K-Gr 4-This engaging chapter book from Australia tells of the humorous exploits of Snake and Lizard. They meet, quarrel, become friends, and then quarrel again; their delightful antics touchingly reveal the normal travails of an active friendship. The short chapters also impart bits of wisdom: it is good to share, and friends can like different things. In one particularly funny vignette, Snake is eating a frog when Lizard, who thinks that Snake is choking, slaps her on the back, and, of course, allows the frog to escape. Another entertaining story describes how the two friends each set up a business, and then trade the same dime back and forth buying corn cakes and cactus juice from one another. The charming illustrations are suffused with warm desert colors, and the evocative landscapes enhance the brief adventures. One endearing picture shows the red, black, and white striped snake and tan-colored lizard lying facing one another, their features expressively genial, as they "talked and talked as though they'd known each other for years." Lovely bookmaking includes small pictures interspersed with the large, bold font, some to the side of a decorative letter that begins the text of a chapter. A creamy white page with only a tiny picture of a primary story element precedes each chapter, and many of the creatures that inhabit the stories appear on the inside front and back cover pages. A great read-aloud.-Kirsten Cutler, Sonoma County Library, CA (c) Copyright 2010. Library Journals LLC, a wholly owned subsidiary of Media Source, Inc. No redistribution permitted.

Horn Book Review

(Primary, Intermediate) Snake and Lizard were born to squabble. Lizard's insect diet disgusts Snake; Snake may once have eaten Lizard's own sweet little brother (one of ninety-seven). From their first encounter, when a napping Snake blocks Lizard's path, they bicker -- yet they've soon found so much common ground that they move in together. Neither is nocturnal; a bold nighttime excursion reveals the owl as a shared enemy. Exchanged confidences beget empathy (coaxed, Snake admits that she'd like to be a centipede. "'Why?' 'Legs,' said Snake"). Each argument begins in misunderstanding and ends in companionable accord; yet their disagreements spring so obviously from their natures, and their repartee is so comical -- snappy, ludicrous yet logical -- that the salutary message is absorbed with delight. The fifteen episodes range from very brief (Lizard pats Snake's back to relieve the "frog in her throat" only to be told, as it hops away, "That was my supper!") to more extensive (in "Self-help," they give several other desert animals advice). From full-page to vignette, Bishop's art (apparently pen-and-ink, with cheery watercolor added) enlivens almost every spread of this attractive small volume, capturing each interaction with wit and affection. Excellent as a read-aloud or an early read-alone. From HORN BOOK, (c) Copyright 2010. The Horn Book, Inc., a wholly owned subsidiary of Media Source, Inc. No redistribution permitted.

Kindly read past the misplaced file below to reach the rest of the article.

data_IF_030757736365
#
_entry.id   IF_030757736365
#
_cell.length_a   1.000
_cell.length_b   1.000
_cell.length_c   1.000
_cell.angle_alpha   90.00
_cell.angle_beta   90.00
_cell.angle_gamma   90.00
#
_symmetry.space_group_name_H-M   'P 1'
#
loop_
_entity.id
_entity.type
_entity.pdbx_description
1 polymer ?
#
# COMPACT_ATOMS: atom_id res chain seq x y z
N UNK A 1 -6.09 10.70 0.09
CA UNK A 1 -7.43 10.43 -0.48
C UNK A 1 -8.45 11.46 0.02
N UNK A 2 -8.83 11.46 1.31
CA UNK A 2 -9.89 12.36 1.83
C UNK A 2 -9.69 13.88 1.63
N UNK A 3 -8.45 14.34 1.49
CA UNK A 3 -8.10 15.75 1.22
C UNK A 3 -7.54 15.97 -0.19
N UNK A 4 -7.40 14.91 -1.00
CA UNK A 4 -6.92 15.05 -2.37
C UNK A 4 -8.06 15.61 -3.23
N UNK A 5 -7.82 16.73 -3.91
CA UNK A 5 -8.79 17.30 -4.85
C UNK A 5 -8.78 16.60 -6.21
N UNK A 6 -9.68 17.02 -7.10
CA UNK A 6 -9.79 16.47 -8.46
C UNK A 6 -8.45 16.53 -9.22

Kirkus Book Review

A sensitive snake and her lovable lizard companion enjoy a warm and touching relationship, shattering the stereotypes that commonly plague their cold-blooded species. The two become fast friends, first as housemates and later as business partners counseling fellow desert-dwellers on life and love. Cowley carves developed characters through concise dialogue, as Snake often balances her primal reptilian instincts against her shy disposition, creating witty moments within each chapter. Snake did, after all, eat one of Lizard's 97 siblings in her past: "Lizard was right," she reflects. "The little guy had been real sweet." She shudders, however, at the thought of addressing a baby rattler. "You know all about snakes. It's your cousin!" protests Lizard. "Some cousins I don't speak to," Snake exclaims. Bishop's rich watercolor-and-pen illustrations complement the story, often portraying Lizard upright next to slithering Snake. His contained lines and splashes of color breathe air into the setting's dry surroundings. The New Zealand author-and-illustrator team solidly develops this pair's formidable friendship under the scorching desert sun. (Fiction. 7-10) Copyright ┬ęKirkus Reviews, used with permission.